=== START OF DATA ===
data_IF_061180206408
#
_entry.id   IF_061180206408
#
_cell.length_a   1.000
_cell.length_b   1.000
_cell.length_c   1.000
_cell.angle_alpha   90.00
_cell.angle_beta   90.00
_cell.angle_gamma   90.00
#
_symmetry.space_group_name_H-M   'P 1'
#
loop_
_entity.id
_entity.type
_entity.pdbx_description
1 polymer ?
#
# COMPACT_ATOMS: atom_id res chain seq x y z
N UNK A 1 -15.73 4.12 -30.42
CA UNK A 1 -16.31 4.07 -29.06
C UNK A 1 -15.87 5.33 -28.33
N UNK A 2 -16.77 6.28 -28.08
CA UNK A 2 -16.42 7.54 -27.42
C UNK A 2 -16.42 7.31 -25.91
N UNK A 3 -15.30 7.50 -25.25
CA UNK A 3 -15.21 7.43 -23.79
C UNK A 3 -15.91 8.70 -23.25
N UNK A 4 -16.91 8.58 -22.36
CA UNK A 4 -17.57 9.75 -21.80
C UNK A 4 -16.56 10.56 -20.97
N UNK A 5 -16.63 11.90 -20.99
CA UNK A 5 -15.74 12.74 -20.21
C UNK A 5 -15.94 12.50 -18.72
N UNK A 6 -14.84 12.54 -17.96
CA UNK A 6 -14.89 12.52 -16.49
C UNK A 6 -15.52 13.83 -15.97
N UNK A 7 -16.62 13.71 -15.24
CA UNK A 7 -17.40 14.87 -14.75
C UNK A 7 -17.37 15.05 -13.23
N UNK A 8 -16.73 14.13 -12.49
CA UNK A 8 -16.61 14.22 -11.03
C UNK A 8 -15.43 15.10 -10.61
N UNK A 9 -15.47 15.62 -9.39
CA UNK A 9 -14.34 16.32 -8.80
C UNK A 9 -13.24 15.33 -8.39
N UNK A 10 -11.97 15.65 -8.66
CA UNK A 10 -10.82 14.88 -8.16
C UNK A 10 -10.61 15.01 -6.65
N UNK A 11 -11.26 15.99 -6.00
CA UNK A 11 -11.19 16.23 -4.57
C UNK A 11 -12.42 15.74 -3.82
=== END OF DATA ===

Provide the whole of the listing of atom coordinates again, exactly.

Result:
data_IF_061180206408
#
_entry.id   IF_061180206408
#
_cell.length_a   1.000
_cell.length_b   1.000
_cell.length_c   1.000
_cell.angle_alpha   90.00
_cell.angle_beta   90.00
_cell.angle_gamma   90.00
#
_symmetry.space_group_name_H-M   'P 1'
#
loop_
_entity.id
_entity.type
_entity.pdbx_description
1 polymer ?
#
# COMPACT_ATOMS: atom_id res chain seq x y z
N UNK A 1 -15.73 4.12 -30.42
CA UNK A 1 -16.31 4.07 -29.06
C UNK A 1 -15.87 5.33 -28.33
N UNK A 2 -16.77 6.28 -28.08
CA UNK A 2 -16.42 7.54 -27.42
C UNK A 2 -16.42 7.31 -25.91
N UNK A 3 -15.30 7.50 -25.25
CA UNK A 3 -15.21 7.43 -23.79
C UNK A 3 -15.91 8.70 -23.25
N UNK A 4 -16.91 8.58 -22.36
CA UNK A 4 -17.57 9.75 -21.80
C UNK A 4 -16.56 10.56 -20.97
N UNK A 5 -16.63 11.90 -20.99
CA UNK A 5 -15.74 12.74 -20.21
C UNK A 5 -15.94 12.50 -18.72
N UNK A 6 -14.84 12.54 -17.96
CA UNK A 6 -14.89 12.52 -16.49
C UNK A 6 -15.52 13.83 -15.97
N UNK A 7 -16.62 13.71 -15.24
CA UNK A 7 -17.40 14.87 -14.75
C UNK A 7 -17.37 15.05 -13.23
N UNK A 8 -16.73 14.13 -12.49
CA UNK A 8 -16.61 14.22 -11.03
C UNK A 8 -15.43 15.10 -10.61
N UNK A 9 -15.47 15.62 -9.39
CA UNK A 9 -14.34 16.32 -8.80
C UNK A 9 -13.24 15.33 -8.39
N UNK A 10 -11.97 15.65 -8.66
CA UNK A 10 -10.82 14.88 -8.16
C UNK A 10 -10.61 15.01 -6.65
N UNK A 11 -11.26 15.99 -6.00
CA UNK A 11 -11.19 16.23 -4.57
C UNK A 11 -12.42 15.74 -3.82